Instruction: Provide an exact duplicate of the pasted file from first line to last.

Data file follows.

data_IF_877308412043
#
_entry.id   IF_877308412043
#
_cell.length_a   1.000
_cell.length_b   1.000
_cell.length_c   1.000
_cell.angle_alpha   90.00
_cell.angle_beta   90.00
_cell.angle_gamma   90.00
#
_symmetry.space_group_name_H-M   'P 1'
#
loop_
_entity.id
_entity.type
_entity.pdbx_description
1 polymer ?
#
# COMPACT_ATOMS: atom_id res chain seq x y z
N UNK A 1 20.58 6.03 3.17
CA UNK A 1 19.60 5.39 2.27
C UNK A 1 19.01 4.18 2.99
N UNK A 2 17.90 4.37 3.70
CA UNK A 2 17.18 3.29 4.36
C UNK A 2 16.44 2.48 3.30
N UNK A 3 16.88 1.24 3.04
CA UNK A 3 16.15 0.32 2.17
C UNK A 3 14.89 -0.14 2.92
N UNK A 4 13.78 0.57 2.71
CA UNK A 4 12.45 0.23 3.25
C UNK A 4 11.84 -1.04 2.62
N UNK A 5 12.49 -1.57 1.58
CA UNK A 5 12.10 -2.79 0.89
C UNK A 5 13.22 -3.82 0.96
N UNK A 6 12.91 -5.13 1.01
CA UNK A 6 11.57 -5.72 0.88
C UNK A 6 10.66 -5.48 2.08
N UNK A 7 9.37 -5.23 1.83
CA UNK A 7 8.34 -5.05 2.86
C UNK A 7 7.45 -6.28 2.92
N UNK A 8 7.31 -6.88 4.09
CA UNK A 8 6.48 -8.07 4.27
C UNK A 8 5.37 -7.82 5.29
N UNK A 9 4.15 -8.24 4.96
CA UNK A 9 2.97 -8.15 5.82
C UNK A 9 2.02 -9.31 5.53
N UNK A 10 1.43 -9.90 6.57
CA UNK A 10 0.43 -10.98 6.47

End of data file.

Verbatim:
data_IF_877308412043
#
_entry.id   IF_877308412043
#
_cell.length_a   1.000
_cell.length_b   1.000
_cell.length_c   1.000
_cell.angle_alpha   90.00
_cell.angle_beta   90.00
_cell.angle_gamma   90.00
#
_symmetry.space_group_name_H-M   'P 1'
#
loop_
_entity.id
_entity.type
_entity.pdbx_description
1 polymer ?
#
# COMPACT_ATOMS: atom_id res chain seq x y z
N UNK A 1 20.58 6.03 3.17
CA UNK A 1 19.60 5.39 2.27
C UNK A 1 19.01 4.18 2.99
N UNK A 2 17.90 4.37 3.70
CA UNK A 2 17.18 3.29 4.36
C UNK A 2 16.44 2.48 3.30
N UNK A 3 16.88 1.24 3.04
CA UNK A 3 16.15 0.32 2.17
C UNK A 3 14.89 -0.14 2.92
N UNK A 4 13.78 0.57 2.71
CA UNK A 4 12.45 0.23 3.25
C UNK A 4 11.84 -1.04 2.62
N UNK A 5 12.49 -1.57 1.58
CA UNK A 5 12.10 -2.79 0.89
C UNK A 5 13.22 -3.82 0.96
N UNK A 6 12.91 -5.13 1.01
CA UNK A 6 11.57 -5.72 0.88
C UNK A 6 10.66 -5.48 2.08
N UNK A 7 9.37 -5.23 1.83
CA UNK A 7 8.34 -5.05 2.86
C UNK A 7 7.45 -6.28 2.92
N UNK A 8 7.31 -6.88 4.09
CA UNK A 8 6.48 -8.07 4.27
C UNK A 8 5.37 -7.82 5.29
N UNK A 9 4.15 -8.24 4.96
CA UNK A 9 2.97 -8.15 5.82
C UNK A 9 2.02 -9.31 5.53
N UNK A 10 1.43 -9.90 6.57
CA UNK A 10 0.43 -10.98 6.47